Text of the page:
# Question #b7094

Jan 21, 2015

You calculate how many atoms are in 1 mole of $\text{H"_2"O}$ by using Avogadro's number.

#### Explanation:

You'd go about calculating this by using Avogadro's number, which links the number of atoms or molecules of a substance with the number of moles of that substance you have.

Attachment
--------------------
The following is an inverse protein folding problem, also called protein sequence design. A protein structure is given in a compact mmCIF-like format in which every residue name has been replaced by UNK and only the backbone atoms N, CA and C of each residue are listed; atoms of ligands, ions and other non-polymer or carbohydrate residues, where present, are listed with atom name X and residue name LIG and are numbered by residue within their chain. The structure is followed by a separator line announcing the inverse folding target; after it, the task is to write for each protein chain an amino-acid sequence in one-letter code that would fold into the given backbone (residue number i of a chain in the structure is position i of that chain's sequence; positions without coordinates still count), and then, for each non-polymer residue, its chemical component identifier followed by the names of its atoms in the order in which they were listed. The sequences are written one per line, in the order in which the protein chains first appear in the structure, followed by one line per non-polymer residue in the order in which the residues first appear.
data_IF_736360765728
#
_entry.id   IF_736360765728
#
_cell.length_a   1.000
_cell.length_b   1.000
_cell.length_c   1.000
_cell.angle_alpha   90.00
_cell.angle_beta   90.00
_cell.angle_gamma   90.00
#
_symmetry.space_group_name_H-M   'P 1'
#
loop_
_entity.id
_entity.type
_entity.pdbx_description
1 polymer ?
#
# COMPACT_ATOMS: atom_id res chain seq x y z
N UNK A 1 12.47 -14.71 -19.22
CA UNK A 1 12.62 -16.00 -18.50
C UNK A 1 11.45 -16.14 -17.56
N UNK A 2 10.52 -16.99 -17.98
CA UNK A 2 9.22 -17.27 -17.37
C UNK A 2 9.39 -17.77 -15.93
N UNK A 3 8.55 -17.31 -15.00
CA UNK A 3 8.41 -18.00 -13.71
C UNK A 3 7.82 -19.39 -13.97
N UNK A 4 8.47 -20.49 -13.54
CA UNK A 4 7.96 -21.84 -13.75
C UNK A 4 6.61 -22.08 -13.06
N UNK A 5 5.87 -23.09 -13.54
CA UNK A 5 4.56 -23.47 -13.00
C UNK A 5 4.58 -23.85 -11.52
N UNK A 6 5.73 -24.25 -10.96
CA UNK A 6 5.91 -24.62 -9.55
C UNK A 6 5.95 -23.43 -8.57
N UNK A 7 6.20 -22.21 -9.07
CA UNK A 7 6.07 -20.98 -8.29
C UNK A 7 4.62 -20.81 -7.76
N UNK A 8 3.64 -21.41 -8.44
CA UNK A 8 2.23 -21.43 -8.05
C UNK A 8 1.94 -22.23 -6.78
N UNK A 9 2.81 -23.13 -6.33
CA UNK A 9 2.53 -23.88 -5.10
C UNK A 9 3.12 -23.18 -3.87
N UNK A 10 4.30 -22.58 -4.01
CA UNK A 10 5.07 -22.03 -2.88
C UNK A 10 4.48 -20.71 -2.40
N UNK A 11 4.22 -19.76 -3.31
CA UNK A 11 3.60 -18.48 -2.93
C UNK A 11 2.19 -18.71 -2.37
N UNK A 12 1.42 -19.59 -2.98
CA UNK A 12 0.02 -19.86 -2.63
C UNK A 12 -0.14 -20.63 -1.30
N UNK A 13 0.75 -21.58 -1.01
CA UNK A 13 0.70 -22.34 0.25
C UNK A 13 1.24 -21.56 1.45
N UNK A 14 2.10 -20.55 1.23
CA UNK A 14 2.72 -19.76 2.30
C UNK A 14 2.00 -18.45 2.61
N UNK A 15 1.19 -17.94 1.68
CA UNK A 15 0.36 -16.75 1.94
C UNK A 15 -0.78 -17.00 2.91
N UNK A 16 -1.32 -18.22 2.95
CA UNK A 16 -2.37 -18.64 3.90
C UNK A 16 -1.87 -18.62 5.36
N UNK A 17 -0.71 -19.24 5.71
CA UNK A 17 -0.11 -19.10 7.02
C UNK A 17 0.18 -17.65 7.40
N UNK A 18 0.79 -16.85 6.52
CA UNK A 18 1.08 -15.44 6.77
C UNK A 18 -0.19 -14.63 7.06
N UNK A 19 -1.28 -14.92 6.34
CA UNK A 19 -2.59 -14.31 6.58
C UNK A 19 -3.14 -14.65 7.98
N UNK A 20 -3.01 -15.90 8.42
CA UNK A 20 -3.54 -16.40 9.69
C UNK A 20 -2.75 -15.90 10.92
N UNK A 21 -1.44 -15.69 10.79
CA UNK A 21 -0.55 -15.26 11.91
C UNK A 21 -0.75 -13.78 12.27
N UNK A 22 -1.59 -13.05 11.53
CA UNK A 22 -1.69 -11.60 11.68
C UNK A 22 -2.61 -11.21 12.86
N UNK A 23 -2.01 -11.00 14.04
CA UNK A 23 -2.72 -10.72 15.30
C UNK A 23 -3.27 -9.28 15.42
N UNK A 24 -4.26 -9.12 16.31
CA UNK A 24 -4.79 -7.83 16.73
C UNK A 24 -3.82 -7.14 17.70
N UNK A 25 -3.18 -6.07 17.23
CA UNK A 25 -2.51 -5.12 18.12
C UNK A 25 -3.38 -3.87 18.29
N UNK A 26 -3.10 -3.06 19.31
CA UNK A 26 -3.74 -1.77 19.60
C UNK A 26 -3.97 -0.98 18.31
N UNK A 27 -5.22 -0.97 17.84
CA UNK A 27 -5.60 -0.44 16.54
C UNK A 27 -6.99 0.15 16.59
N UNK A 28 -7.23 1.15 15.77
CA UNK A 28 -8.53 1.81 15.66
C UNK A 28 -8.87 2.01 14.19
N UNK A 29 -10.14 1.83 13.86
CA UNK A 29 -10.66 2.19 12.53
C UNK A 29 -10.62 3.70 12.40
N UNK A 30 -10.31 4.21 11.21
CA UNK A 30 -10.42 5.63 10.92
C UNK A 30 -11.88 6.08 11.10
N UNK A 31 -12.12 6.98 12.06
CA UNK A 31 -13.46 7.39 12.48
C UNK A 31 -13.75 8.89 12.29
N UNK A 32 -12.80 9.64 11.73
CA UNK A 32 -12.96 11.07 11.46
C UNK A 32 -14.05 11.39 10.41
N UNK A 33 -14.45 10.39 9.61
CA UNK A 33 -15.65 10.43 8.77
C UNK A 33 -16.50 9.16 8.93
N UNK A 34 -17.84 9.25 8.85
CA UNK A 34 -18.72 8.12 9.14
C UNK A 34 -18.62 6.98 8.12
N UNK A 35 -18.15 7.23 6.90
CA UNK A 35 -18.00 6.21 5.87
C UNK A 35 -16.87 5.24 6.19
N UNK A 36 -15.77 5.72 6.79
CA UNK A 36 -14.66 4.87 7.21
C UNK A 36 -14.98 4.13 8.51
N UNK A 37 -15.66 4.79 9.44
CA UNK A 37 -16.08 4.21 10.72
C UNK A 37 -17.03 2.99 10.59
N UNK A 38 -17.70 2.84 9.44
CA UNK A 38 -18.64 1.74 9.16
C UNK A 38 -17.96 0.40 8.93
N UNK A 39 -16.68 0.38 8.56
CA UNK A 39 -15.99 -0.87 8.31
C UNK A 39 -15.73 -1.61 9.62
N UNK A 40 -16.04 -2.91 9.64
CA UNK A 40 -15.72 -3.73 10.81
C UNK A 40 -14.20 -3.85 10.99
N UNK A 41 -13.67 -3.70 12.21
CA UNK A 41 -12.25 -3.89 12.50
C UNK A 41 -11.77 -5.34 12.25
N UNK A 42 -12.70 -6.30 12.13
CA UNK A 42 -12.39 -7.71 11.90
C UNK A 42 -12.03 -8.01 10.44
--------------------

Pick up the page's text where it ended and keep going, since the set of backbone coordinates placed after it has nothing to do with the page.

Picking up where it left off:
According to this relationship, every mole has $6.022 \cdot {10}^{23}$ atoms (or molecules, depending on the substance).

Since water is a molecule, 1 mole of water will always have $6.022 \cdot {10}^{23}$ molecules of water.

LIkewise, 1 mole of ${\text{O}}_{2}$, for example, will have $6.022 \cdot {10}^{23}$ molecules of diatomic oxygen, 1 mole of sulfuric acid will have $6.022 \cdot {10}^{23}$ ${H}_{2} S {O}_{4}$ molecules, 1 mole of copper will have $6.022 \cdot {10}^{23}$ atoms of copper, and so on.